WATERBORO — When the opportunity arose for young Bessie “Betty” I. Fleetwood to join the WAVES ”“ the acronym for Women Accepted for Volunteer Emergency Service, during World War II ”“ the young woman from Buxton said she jumped at the chance.

“I figured becoming a WAVE would do some good,” she said, as the United States, like many other countries, was thrust into war.

Fleetwood, 90, was among several veterans who took to the podium at Massabesic High School Thursday, where the Naval Junior Reserve  Officer Training Corps hosted a Veteran’s Day assembly to thank veterans for their service. Others scheduled to speak included Korean War veteran Herbert Young, Vietnam War veteran James Bachelder and Gulf War veteran Roger Hooper.

Veterans were welcomed into the gymnasium through a sword arch formed by NJROTC officers. Cadet Lt. Jazmyn Ireland spoke about the meaning of Veteran’s Day and the Massabesic High School chorus sang “America, the Beautiful.”

Ireland introduced Fleetwood, a 1940 graduate of Buxton High School, who was the only girl among five brothers. All joined one branch or other of the military ”“ and, said Fleetwood, all survived the war.

After high school, Fleetwood went to work at a machine shop in Westbrook, making parts for the war effort. Then came the chance to join the WAVES, at that time a division of the U.S. Navy Reserves.

“I didn’t know any women who’d joined, but I was ready to sign up,” she said.

As well as doing her bit for the war effort, Fleetwood pointed out that in the 1940s, there weren’t many opportunities for women.

“Most women felt compelled to marry,” she said, and then, with a chuckle, added, “The war came along and saved us.”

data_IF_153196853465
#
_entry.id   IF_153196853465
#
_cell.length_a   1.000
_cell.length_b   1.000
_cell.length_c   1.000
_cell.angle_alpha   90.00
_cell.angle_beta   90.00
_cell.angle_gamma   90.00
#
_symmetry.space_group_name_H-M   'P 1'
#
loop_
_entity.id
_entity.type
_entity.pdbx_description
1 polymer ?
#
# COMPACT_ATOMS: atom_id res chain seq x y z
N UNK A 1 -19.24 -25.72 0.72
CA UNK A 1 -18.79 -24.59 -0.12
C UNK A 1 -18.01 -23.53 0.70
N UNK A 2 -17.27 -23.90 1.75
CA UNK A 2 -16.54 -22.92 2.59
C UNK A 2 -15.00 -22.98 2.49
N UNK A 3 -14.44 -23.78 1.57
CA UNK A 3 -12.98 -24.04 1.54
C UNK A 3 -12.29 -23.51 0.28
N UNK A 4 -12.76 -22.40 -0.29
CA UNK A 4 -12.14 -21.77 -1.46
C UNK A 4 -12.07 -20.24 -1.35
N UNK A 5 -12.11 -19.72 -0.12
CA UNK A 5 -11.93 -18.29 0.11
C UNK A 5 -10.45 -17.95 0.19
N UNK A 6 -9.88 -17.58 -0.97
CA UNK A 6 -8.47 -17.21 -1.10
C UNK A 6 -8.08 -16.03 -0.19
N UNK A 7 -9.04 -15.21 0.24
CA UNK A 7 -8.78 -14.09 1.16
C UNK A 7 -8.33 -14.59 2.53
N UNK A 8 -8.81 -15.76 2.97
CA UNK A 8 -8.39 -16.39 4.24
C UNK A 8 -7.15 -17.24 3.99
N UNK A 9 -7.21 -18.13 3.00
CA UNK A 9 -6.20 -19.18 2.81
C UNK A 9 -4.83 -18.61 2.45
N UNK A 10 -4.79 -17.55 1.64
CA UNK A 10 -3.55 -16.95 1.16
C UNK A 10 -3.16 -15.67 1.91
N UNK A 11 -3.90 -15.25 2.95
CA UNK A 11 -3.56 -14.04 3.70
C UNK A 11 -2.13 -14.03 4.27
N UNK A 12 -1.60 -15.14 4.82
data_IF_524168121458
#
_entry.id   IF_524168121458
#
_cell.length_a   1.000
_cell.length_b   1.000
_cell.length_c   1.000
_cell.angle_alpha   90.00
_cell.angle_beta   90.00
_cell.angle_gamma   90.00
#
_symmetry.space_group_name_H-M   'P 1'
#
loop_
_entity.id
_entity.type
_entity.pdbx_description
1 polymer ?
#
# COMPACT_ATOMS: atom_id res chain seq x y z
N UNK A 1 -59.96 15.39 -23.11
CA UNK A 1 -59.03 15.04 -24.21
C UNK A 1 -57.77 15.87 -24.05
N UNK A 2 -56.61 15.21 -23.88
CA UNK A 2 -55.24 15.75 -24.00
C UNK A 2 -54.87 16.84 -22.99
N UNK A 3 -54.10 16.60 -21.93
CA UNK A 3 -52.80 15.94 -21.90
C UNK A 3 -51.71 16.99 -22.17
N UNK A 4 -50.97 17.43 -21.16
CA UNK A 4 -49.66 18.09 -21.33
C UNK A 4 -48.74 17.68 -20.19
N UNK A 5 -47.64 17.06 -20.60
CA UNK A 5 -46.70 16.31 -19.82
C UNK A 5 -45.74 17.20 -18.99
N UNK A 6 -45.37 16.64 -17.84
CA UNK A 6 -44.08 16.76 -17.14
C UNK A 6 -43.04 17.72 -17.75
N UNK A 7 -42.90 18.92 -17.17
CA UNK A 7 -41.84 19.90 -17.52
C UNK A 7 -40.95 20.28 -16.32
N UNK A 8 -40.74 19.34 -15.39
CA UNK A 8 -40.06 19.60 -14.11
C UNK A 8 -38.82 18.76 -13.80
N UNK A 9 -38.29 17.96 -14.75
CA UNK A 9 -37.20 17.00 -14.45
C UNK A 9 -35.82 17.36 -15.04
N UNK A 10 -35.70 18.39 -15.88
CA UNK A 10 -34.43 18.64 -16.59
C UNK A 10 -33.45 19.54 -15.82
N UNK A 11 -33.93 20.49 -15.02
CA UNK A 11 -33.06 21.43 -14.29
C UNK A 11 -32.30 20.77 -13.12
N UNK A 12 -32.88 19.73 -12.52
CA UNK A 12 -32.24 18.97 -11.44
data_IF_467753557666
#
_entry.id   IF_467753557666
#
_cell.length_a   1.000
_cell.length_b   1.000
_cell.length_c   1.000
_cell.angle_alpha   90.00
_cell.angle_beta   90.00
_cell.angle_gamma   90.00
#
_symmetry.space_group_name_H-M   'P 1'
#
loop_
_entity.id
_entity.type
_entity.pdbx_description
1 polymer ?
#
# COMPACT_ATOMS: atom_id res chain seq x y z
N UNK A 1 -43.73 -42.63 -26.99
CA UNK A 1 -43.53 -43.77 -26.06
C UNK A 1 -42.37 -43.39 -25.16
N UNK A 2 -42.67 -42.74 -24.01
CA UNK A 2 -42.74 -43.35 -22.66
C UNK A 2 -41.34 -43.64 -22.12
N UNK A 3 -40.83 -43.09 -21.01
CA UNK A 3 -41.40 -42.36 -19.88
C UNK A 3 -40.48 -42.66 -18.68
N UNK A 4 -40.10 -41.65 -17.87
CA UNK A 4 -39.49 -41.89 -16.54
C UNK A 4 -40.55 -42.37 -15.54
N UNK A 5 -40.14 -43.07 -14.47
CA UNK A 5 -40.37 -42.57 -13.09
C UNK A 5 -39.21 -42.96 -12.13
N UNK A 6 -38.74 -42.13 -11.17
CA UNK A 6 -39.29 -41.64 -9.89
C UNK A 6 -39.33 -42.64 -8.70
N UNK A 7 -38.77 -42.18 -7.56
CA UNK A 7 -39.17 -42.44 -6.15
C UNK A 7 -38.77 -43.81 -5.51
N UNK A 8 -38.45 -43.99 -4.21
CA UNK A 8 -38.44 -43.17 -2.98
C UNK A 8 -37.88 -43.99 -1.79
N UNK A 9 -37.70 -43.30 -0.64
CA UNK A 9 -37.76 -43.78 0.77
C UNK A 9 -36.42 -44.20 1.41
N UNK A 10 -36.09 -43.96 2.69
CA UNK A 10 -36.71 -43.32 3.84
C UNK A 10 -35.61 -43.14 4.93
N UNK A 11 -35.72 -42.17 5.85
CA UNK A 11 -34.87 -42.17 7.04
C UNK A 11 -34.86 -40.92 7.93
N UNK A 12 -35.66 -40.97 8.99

She and 250 other WAVEs wound up in Cedar Falls, Iowa, where they received training, and then she was sent to Rhode Island, where she was assigned to an information office and later the base library.

One day, she told the assembly, an officer “patted her on the behind.”

Fleetwood said she knew how to respond ”“ she turned and slapped him on the face. She was punished by losing her leave for a month; the officer was assigned to an outgoing battalion.

Fleetwood, who had married a sailor, was discharged Oct. 20, 1945, a little more than a month after Japan formally surrendered.. Divorced with two young children, she said she attended college on the GI bill, first earning a bachelor’s degree and later her masters, and taught seventh grade  for many years in Rochester, N.Y.

In those days, she said, teaching and nursing were the few opportunities open to women.

“We were the forerunners of the women’s movement,” she said of women who worked for the war effort, whether in the factories or in the service. “We dared to do things differently.”

— Senior Staff Writer Tammy Wells can be contacted at 324-4444 (local call in Sanford) or 282-1535, Ext. 327 or [email protected].



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